If you need more music in your life, and you probably do, get a ukulele or dust off the one sitting on your shelf and start playing! Playing the ukulele is so fun and satisfying, and it’s simpler than you think. If you’re trained in another area of music, you’ll enjoy the casual, laid-back expectations that come with the ukulele. If you’ve never played an instrument before, the ukulele is a good entry point for getting started right away without extensive training. Here’s what you need to know before you get started:
Getting A Ukulele
Ukuleles are easy to find online or in music shops. As with most instruments, buying the very cheapest option probably isn’t the best idea. Though you can find ukuleles for $20-$30 USD, they will likely be of lower quality, breaking easily and not holding pitch well. But, just a step up brings you to the $40-$50 USD range, which is still really affordable, and will allow you to get a decent instrument.
Ukuleles come in 4 sizes: Soprano, Concert, Tenor and Baritone.
Soprano ukuleles are the smallest and most common ukuleles. Most people start with this size and upgrade later once they are hooked on playing. There are several brands available for right around $50 that all have a good reputation of being reliable for beginners. Their small size makes them very portable and easy to work with. Click here to browse soprano ukuleles.
A concert ukulele plays precisely like a soprano, but it’s a little bit bigger. If you have bigger hands, you might like having a bit more space with the concert size. They are a little more expensive, but still very affordable, starting at around $100. Click here to browse concert ukuleles.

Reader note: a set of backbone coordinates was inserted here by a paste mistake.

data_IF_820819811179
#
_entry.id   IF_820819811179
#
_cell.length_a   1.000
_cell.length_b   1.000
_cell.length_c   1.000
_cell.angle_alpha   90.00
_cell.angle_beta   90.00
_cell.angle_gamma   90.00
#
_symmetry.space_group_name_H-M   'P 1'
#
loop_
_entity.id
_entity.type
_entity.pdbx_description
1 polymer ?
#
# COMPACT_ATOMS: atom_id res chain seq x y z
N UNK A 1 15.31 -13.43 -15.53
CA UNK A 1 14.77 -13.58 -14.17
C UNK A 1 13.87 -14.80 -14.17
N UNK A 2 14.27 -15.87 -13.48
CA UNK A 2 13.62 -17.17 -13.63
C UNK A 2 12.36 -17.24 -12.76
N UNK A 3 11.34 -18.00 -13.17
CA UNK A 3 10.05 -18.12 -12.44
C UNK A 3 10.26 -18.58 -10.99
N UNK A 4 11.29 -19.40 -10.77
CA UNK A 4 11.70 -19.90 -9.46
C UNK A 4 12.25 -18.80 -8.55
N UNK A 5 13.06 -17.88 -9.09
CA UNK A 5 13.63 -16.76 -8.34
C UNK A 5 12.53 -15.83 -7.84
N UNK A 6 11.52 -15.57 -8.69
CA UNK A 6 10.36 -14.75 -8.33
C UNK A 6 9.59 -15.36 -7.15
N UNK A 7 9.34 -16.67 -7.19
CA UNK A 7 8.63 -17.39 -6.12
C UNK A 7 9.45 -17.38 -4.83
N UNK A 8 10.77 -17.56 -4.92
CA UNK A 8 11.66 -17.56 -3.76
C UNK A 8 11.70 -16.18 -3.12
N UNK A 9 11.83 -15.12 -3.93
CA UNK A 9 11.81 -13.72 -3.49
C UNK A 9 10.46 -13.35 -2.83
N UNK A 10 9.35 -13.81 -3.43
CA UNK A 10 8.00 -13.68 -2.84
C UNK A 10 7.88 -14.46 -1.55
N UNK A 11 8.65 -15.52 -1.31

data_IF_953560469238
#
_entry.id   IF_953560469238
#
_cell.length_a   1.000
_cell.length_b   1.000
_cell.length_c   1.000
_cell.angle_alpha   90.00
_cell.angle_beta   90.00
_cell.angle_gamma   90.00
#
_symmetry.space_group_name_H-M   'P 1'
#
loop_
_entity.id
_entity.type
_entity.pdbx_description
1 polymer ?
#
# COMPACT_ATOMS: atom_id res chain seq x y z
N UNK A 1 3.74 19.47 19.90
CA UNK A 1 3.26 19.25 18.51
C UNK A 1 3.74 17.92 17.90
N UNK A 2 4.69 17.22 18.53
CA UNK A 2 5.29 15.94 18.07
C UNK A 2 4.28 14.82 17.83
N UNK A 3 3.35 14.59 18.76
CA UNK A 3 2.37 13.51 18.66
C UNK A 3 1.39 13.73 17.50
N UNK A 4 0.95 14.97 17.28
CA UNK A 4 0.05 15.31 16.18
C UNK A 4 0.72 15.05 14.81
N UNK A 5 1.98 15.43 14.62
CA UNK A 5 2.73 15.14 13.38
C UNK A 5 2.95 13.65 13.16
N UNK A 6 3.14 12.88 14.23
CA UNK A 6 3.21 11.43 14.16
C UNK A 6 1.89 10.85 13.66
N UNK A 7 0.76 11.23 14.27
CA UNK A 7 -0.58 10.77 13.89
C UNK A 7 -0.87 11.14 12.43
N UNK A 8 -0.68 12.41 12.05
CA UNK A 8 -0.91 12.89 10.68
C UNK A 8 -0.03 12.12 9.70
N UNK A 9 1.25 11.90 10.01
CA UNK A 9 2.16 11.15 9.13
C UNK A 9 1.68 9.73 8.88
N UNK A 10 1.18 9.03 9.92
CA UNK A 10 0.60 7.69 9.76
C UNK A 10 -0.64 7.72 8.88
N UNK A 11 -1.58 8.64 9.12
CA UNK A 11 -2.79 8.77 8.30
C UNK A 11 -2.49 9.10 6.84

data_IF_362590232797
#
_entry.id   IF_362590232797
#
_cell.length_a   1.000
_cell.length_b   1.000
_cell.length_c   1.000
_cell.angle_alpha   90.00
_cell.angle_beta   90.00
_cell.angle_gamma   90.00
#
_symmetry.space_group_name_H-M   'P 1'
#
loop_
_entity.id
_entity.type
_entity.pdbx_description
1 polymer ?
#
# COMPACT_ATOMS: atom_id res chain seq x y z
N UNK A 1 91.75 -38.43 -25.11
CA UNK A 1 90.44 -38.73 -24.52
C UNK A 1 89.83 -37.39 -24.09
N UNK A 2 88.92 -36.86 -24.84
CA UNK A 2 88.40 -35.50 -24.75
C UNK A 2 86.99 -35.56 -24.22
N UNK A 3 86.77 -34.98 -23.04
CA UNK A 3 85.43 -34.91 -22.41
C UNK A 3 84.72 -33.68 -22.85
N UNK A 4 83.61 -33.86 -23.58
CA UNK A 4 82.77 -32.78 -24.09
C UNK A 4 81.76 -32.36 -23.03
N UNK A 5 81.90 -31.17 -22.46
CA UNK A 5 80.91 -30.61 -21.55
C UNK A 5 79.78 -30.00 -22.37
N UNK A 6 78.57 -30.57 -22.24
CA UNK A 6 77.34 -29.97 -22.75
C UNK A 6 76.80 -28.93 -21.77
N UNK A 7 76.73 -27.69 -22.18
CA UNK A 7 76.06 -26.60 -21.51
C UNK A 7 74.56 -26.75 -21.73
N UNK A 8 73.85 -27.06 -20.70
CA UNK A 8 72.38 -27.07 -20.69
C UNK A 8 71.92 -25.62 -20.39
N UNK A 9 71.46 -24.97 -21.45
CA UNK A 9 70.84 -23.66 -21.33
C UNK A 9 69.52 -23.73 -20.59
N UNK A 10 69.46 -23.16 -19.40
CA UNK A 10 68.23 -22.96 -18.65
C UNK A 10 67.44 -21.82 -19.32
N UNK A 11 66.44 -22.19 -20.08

The next size up is a tenor ukulele. It is still similar to the soprano and concert in that it is tuned the same way, but it’s larger size gives it a fuller and bigger sound. Click here to browse tenor ukuleles.
A baritone ukulele is the largest and is tuned differently than all of the other ukulele sizes. They have a deeper sound that almost resembles a guitar. Click here to browse baritone ukuleles.
Be careful; ukuleles can be fun to collect because they come in many different colors, with exciting designs and patterns on them. Most people can’t buy just one!
Note: If you’re left-handed, you have the option of playing a ukulele as-is, or, some lefties flip their ukulele to the other side and have its strings placed in the opposite order. The rest of this article is written assuming you’ll be holding the ukulele in the standard position, but you can adapt it if you need to. If you search for left-hand ukuleles, you’ll find some useful articles explaining how to switch them around.
How It Works
When you get your ukulele, you’ll want to tune it right away, in addition to planning on regular tuning. If you purchase your ukulele at a music store, you can probably get it tuned before you leave. If you buy it online, you’ll have to do it yourself. It’s not hard, but make sure you do some research or enlist in some help, so you don’t break a string.
There are four strings on a ukulele. Hold the ukulele like you would a guitar. Your left hand will hold the neck of the ukulele where all of the strings are. The body, the largest part of the ukulele, will rest against your body, and your right hand will hover over the strings in the vicinity of the sound hole.